I am trying to understand Dirichlet processes and Polya's Urn, following this excellent article.

One thing that I am struggling with, is to understand in the example below what why the number of balls of color x is exactly equal to the dispersion parameter $\alpha$ times $G_0(x)$. Let me know if someone can give a numerical exampe to help me understand.

Polya Urn Model: We start with an urn containing $α G_0(x)$ balls of “color” x , for each possible value of x. ($G_0$ is our base distribution, and $G_0(x)$ is the probability of sampling x from $G_0$). Note that these are possibly fractional balls.

At each time step, draw a ball from the urn, note its color, and then drop both the original ball plus a new ball of the same color back into the urn.


I find the notion of $\alpha G_0(x)$ initial balls of color $x$ confusing and potentially misleading. I like another version of the urn better, similar to the one described on Wikipedia.

Let's assume that the color palette of the balls is greyscale: 0 is black, 1 is white, and any fractional value in between indicates a shade of grey. Hence, our sampling space is the real interval $[0,1]$. $G_0$ is defined over such interval. For example, let's take the uniform distribution that assigns equal density to all points in $[0,1]$, i.e. $f_{G_0} = \mathbf{1}_{[0,1]}$.

At the beginning, the urn is filled with $\alpha$ balls of a special color, red. Repeatedly, we draw a ball from the urn. If the ball is red, we sample a shade of grey $x_i$ from $G_0$ (uniform in our case) and place the red ball and the ball of the new color back in the urn. If the color of the ball we draw is not red, we place two balls of that shade of grey back in the urn.

The first ball we draw will always be red. Say that we draw $x_1=0.5$ as the color of the ball that we put back in the urn along with the red ball. At the next timestep, we will draw a red ball with probability $\frac{\alpha}{1+\alpha}$ and a ball of color $0.5$ with probability $\frac{1}{1+\alpha}$.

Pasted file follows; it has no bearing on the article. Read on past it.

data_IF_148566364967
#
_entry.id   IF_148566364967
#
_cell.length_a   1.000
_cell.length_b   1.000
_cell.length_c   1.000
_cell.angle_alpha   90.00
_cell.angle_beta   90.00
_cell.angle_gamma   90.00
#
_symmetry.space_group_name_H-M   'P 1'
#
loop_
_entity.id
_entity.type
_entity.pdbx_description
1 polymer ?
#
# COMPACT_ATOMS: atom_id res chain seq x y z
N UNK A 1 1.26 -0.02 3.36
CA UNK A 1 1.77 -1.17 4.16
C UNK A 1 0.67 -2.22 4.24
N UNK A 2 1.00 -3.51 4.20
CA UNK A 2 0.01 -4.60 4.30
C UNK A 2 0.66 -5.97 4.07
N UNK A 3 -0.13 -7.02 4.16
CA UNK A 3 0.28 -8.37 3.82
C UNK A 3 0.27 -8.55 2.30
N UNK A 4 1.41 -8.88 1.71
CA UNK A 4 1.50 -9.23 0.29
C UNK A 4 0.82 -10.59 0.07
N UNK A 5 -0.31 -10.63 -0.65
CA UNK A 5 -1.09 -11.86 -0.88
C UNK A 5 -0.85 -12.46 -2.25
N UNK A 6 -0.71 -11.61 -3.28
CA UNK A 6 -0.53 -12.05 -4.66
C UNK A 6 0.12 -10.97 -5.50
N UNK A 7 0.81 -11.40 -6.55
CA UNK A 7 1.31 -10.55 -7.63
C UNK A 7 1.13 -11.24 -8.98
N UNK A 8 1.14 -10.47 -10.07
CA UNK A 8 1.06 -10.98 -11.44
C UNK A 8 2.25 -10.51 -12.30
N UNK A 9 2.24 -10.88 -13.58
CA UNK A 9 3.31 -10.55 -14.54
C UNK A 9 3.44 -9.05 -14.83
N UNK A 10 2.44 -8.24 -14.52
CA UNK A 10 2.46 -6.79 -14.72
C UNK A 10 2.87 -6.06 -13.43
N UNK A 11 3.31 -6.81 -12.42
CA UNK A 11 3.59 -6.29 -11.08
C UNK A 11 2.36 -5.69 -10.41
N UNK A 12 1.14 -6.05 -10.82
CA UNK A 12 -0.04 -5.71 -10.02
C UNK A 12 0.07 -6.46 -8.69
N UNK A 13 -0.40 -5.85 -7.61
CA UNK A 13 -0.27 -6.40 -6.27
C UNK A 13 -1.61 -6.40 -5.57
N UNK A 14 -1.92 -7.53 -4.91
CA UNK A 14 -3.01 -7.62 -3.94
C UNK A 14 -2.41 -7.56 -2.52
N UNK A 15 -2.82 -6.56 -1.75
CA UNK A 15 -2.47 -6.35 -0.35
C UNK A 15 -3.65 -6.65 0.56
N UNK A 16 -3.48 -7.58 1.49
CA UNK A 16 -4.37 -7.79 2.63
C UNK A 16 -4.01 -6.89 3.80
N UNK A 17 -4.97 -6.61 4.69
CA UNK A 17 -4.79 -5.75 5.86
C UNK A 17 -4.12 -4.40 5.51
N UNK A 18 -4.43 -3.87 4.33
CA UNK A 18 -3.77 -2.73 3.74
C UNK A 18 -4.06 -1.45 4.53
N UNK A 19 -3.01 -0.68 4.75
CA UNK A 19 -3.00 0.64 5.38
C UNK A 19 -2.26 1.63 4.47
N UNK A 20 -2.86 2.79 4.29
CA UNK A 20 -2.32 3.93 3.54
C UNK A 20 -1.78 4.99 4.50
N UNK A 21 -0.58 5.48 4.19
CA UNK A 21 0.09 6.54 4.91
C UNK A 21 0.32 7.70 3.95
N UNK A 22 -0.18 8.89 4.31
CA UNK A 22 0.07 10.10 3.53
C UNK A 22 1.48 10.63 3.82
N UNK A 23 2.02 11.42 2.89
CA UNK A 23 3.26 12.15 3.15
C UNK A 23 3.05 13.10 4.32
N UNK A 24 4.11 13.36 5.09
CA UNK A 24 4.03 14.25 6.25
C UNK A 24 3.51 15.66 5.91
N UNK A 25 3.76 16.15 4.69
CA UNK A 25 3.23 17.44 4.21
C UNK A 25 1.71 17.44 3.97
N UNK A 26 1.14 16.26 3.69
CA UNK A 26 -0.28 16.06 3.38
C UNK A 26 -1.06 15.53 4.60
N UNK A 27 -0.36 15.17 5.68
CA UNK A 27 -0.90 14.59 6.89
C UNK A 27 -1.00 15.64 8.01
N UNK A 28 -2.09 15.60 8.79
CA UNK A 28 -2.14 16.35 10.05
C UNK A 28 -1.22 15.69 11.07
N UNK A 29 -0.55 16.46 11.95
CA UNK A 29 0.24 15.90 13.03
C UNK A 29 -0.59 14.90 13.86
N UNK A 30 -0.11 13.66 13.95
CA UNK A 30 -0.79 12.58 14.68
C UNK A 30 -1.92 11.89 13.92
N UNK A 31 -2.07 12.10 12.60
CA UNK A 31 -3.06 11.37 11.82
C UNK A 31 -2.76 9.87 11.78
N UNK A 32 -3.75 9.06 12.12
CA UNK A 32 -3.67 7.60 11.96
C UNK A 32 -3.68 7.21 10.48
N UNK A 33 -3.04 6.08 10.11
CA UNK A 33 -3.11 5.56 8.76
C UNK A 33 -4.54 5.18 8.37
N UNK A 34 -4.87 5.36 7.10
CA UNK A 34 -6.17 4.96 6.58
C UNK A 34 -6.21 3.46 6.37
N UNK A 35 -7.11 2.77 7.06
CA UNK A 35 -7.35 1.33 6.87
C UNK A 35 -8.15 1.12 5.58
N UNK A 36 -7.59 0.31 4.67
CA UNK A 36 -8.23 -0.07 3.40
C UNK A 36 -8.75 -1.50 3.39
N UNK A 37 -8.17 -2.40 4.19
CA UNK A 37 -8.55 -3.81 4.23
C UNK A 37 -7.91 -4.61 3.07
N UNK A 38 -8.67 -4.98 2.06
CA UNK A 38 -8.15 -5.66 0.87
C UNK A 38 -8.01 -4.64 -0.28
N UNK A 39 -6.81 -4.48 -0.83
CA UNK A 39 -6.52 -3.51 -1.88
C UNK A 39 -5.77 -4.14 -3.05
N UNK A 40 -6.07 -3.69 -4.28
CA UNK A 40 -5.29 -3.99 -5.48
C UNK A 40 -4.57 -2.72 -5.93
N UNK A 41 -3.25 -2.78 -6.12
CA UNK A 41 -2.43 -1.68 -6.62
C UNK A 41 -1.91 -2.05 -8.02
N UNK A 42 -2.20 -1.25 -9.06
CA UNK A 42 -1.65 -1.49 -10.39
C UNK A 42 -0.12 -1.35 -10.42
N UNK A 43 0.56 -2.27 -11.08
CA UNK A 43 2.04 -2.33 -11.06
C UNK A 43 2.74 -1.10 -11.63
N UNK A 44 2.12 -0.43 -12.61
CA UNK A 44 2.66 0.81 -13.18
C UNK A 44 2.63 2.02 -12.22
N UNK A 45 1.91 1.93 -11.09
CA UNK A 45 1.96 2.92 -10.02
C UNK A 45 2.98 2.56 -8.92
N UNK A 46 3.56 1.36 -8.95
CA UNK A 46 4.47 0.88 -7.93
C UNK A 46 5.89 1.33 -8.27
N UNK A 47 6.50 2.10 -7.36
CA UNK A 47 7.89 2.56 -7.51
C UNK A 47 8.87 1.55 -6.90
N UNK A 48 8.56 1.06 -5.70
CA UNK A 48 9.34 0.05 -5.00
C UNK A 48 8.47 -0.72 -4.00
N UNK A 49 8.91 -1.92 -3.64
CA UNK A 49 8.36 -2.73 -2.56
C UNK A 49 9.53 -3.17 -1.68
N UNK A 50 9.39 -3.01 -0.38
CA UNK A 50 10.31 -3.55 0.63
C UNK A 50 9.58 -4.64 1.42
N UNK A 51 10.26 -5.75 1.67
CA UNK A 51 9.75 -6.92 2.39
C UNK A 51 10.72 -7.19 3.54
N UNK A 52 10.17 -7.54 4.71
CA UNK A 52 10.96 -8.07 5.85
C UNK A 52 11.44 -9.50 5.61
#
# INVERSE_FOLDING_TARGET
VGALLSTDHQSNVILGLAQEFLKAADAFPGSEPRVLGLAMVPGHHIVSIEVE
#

This is equivalent to the Chinese Restaurant Process, where each table is assigned to a color. We, the manager, seat each new customer to an already "opened" table with probability proportional to the number of customers already sitting at such table, and with probability proportional to $\alpha$ we start a new table.


I think this interpretation of $\alpha G_{0}(x)$ as the number of balls of color $x$ is not entirely accurate. As I understand it, the purpose of using the Polya Urn scheme is to find the probability of drawing a ball of color $x_{i}$ in your next draw. I will be using the more usual $\theta_{i}$ instead of $x_{i}$.

Assume a base distribution $G_{0}$. Usually, this is taken as a normal distribution. From this distribution, sample a ball of color $\theta_{1}$ (imagining for a moment that colors are normally distributed.) That is, $\theta_{1} \sim G_{0}$.

Next, you select your next color based on the probability $G(\theta_{2}) = \displaystyle \frac{\alpha G_{0}(\theta_{2}) + \sum_{i=1}^{N} \delta(\theta_2=\theta_{i})}{\alpha + N}$. Here $G(\theta_{2})$ is the probability of having a ball with color $\theta_{2}$. The term $\alpha G_{0}(\theta_{2})$ is your base distribution modified by the concentration parameter $\alpha$. If you choose $\alpha$ to be a very small number, $\alpha G_{0}(\theta)$ will be a sparse distribution (with very few peaks). A very large $\alpha$ makes your distribution look like a uniform distribution (e.g. all values are equally likely.) Notice that $\alpha G_{0}(\theta)$ describes the modified base distribution and $\alpha G_{0}(\theta_{2})$ describes the probability of a ball with a specific color $\theta_{2}$.

The second term $\sum_{i=1}^{N} \delta(\theta_2=\theta_{i})$ is responsible for the "rich gets richer" effect often associated with the Polya Urn procedure. This is counting the number of balls with color $\theta_{2}$ that are already inside the urn and increases the probability of drawing the same color again.

After you have calculated $G(\theta)$ for your available colors, this is, the probabilities $G(\theta_{2}=\text{red})$, $G(\theta_{2}=\text{blue})$, etc, it is possible to sample from this distribution and obtain the next color $\theta_{2}$. Iterate this step again and again for $\theta_{3}, \theta_{4}, ...$ and the resulting probability distribution $G(\theta)$ will be distributed as a Dirichlet process $G(\theta) \sim DP(\alpha, G_{0})$.

To emphasize this point, the concentration parameter modifies the probability of drawing a given color. It also changes, after many iterations, the distributions $G$ sampled from the Dirichlet process $DP(\alpha, G_{0})$.


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